This week we deal with circuits, fortunately for me during my physics highschool studies I was thought in ample detail the function of circuits and the theory, making it possible for me to undertstad the maths, function of components and theory behind this week. However I had never digitally designed a circuit.
During this lecture Neils went through a lot of details about circuits, their application and the function of the components, as well as some of the maths involved. It was hard to follow at time since it was pretty fast paced and quite techincal, I managed to understand almost everything but from what I gathered it seems that a lot of the information was surplus for this week focus.
The assignments for the first week were:
I.Redraw the echo hello-world board:
Add(at least) a button and LED (with current-limiting resistor) check the design rules, and make it.
Highlighted necessary tools:
>> Milling machine
[Eagle dowload link ]
The Lesson On Circuits by Emma:
The lecture Emma gave us on circuits this week was fantastic, I was impressed by how clearly she taught the potentially trick to explain subject of circuits.
She also guided us through the functionalties of Eagle, as well as showing us how to export files.
She also shared with us many important files and links which I will list below:
>> A powerpoint on using Eagle for Electronic Design
>> A powerpoint on exporting files from eagle to the Roland Modela
>> A tutorial website on using eagle
>> Many Youtube tutorials:
=> Tutorial 1: Eagle Schematic
=> Tutorial 2: Printed Circuit Board Layout
=> How to Use Autorouter With Net Classes
One of the most important files she shared with us was the library file for Eagle (click link to download)
Creating The Circuit On Eagle:
Fortunately the official guide to making the Echo Hello-World board was really clear and guided us, almost too smoothly, through the all process
I also downloaded the official Eagle library provided on the schedule by Neil, combined with the one from Emma I could access all the components I need to contruct my board. (Click link to download)
From there it was just a metter of following the instructions and tutorials to complete the assignment.
At first I came across some issues, by checking with DRC some errors came up, the lines wheren't more then 0.4mm apart (see image 1#) which is the mimum distance between lines imposed by the width (1/64) of the end-mill. I solved the issue by reducing the width of some lines (0.2mm, see image 2#).
From the completed design I decided that it looked far too similar to the one from the guide, so I deleted my design file and started from skratch, it connected the components using Autorouter, which was not easy, since achiving 100% connection (which means that all the connections have been made) is very tricky and depends heavily on how well you placed the components in the first place, which takes a LOT of trial and error. [It also takes a long time if you put effort to 'high' (which referes to how hard it tries to make a good route), because it tries out every possible route, similarlly to the travelling salesman problem *shout-out to all computer scientists*, it takes quite a while to solve].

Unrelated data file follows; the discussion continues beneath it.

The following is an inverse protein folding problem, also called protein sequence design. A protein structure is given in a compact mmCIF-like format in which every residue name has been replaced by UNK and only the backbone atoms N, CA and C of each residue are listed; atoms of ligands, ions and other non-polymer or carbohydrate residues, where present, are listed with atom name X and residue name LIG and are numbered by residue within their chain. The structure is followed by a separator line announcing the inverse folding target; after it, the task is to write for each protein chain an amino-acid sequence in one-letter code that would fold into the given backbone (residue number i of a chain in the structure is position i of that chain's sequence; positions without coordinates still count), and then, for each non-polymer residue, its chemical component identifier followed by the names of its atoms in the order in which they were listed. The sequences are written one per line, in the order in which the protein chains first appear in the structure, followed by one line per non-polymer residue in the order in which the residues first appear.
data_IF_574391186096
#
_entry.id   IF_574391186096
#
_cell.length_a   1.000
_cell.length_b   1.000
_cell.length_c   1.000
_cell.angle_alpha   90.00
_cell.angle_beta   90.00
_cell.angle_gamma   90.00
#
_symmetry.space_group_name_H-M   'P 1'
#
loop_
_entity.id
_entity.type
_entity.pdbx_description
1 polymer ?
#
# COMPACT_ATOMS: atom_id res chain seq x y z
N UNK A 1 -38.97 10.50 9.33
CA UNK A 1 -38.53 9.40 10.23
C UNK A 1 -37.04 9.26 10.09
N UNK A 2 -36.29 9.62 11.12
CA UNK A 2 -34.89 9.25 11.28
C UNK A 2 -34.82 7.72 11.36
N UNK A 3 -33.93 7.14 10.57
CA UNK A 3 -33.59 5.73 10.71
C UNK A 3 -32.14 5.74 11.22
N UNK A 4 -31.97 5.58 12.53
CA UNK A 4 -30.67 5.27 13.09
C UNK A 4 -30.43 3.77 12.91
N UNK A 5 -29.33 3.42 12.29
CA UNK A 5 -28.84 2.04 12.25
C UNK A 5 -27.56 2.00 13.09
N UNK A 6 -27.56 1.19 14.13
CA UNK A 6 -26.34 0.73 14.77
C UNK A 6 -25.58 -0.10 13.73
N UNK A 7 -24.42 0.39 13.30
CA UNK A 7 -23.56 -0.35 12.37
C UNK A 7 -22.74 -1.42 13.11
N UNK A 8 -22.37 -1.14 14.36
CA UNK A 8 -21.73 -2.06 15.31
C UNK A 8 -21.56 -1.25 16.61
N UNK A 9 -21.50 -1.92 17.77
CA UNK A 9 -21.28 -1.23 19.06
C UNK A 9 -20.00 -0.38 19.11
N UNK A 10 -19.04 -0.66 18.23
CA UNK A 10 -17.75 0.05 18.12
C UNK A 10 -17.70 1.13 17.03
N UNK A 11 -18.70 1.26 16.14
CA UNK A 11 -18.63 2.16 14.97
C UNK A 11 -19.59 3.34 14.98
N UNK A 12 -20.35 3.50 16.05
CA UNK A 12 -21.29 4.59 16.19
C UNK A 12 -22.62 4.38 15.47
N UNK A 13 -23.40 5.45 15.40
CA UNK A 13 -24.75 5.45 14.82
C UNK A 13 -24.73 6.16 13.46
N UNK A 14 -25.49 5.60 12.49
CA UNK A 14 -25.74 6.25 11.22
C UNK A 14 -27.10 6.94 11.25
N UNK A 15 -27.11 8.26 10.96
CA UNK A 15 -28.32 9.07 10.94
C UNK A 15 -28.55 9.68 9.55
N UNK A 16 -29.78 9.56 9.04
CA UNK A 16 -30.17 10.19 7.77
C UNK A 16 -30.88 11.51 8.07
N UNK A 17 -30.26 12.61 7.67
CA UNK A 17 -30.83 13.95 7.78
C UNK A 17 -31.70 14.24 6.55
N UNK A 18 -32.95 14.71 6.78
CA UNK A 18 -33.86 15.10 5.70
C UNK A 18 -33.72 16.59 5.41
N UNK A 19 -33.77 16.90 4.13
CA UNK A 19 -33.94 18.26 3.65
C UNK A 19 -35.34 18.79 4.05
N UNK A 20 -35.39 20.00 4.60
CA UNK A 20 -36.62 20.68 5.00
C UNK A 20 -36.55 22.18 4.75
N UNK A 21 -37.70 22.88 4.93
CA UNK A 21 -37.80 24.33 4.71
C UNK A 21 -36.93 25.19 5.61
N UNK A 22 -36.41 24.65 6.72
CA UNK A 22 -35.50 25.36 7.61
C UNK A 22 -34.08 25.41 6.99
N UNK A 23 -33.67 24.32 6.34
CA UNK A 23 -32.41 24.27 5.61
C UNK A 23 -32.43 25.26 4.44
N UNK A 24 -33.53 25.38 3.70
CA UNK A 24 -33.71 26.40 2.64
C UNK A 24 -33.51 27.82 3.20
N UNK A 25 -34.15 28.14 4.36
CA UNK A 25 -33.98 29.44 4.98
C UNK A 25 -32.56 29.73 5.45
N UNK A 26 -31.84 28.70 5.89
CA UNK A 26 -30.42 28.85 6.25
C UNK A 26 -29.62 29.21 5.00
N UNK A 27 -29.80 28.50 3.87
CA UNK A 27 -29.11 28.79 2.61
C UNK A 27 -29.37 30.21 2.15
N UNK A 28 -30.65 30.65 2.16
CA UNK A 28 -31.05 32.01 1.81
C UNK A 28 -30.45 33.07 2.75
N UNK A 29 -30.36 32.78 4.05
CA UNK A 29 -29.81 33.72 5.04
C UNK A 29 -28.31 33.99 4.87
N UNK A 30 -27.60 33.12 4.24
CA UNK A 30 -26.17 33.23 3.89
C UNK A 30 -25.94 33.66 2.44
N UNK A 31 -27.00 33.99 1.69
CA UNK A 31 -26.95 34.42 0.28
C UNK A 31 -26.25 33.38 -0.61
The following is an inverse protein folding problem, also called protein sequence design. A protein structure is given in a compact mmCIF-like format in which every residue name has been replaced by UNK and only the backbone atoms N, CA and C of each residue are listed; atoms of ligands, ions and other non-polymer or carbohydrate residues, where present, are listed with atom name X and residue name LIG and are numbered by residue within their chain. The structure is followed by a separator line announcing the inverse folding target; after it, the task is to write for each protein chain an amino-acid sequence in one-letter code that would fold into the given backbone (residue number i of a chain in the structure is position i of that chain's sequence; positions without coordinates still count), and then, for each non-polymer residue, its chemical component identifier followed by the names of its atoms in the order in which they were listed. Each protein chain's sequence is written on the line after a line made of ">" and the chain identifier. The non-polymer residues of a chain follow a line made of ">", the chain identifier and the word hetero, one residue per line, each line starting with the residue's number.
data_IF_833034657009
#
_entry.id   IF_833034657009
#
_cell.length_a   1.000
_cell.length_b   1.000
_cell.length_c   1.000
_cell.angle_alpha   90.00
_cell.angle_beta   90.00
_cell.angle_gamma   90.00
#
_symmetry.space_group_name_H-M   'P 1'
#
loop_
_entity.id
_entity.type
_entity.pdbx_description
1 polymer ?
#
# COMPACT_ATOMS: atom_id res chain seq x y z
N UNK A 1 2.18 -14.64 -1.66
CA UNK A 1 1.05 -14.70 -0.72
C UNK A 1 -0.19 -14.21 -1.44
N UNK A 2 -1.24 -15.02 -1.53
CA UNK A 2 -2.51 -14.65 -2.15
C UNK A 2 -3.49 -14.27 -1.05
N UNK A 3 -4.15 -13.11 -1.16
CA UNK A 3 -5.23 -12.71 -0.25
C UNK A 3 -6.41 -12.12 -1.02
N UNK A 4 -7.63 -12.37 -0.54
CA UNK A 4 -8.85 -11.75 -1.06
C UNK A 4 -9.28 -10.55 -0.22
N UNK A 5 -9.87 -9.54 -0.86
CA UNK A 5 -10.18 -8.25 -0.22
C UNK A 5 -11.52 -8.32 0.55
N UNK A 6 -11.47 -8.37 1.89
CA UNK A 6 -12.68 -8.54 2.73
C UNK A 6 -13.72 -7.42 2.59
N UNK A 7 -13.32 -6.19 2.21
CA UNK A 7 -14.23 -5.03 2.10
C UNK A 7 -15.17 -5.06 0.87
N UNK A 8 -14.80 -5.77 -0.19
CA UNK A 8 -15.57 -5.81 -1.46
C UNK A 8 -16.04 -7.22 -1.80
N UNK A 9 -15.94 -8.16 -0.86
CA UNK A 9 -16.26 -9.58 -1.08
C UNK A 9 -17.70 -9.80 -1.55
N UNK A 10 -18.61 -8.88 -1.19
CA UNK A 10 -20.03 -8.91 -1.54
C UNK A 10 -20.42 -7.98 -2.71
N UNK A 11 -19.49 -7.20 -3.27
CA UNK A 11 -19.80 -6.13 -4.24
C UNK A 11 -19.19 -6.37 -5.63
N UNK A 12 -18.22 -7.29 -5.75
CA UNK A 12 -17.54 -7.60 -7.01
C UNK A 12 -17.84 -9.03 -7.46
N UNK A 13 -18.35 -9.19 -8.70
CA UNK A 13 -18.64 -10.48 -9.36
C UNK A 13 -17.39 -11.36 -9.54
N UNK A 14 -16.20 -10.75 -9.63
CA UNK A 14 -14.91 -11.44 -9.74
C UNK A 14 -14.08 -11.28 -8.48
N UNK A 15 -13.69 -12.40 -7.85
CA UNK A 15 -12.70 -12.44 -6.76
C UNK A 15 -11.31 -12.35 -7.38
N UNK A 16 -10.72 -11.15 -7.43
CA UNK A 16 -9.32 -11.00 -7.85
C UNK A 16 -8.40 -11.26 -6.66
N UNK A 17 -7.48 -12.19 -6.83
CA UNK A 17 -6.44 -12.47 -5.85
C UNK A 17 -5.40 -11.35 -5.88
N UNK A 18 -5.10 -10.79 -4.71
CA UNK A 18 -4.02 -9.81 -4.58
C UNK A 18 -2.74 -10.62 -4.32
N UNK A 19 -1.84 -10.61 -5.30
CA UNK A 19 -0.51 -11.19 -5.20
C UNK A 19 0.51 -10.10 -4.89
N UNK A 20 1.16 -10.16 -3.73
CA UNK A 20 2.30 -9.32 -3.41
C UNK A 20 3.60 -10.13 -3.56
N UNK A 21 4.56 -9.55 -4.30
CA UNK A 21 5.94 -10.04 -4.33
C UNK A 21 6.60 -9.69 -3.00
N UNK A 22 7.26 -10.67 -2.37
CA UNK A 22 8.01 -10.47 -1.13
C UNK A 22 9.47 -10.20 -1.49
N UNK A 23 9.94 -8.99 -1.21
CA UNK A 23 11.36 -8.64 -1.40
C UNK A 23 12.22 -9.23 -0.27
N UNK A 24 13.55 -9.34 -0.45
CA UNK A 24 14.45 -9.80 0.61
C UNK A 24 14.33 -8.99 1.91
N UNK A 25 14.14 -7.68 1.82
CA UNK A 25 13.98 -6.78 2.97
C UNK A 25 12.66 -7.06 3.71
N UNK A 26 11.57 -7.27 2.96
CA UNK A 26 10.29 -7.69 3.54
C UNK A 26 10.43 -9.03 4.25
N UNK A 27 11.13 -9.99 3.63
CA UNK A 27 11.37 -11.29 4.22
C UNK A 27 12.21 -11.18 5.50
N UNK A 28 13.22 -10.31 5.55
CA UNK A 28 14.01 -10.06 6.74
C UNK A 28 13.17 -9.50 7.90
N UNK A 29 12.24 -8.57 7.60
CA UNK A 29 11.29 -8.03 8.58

Once that was done I was left with a good looking design file, I added 'Jack's Echo' and the extra rectangular layer for the fab-modules to recoginze the edges, and then exported the traces and cut-out as seprate png images, Monochrome, resolution: 1000, area: full. (as explained in the afromentioned,downloadable presentation). (see image 3#)
Milling & Soldering The Board:
Following the rules from week 4# I uploaded my png to the Roland Modela and produced my Echo board, everything went smoothly this time using the Modela.
(see image 4# for the settings I used)
This time I decided to try out a new soldering teqnique for the sake of experimentation:
I placed the solder every copper pad before the components themselves, then I placed the components ontop of the cold solder and used the heatgun to melt the solder once again and used a pair of tweezers to place to component in place... This worked suprsingly well, actually perfectlly, I had no shorts at all, I obtained a very clean board and the board was recognized by the computer once I connected it to the ISP, I only had some problems controlling the position of the resonator. (see image 5# for the image of the complete soldered board)
Once I completed it, I checked for shorts across the board with a multimeter, then connected it to an ISP and using the command "avrdude -c usbtiny -p t44" on my Mac OS X terminal and after learning that 6-pin headers do indeed have an orientation, the message "AVR device initialized" flagged that I had been success. (See image 6#, first message was caused by wrong orientation of pin, second was a successfull initialization)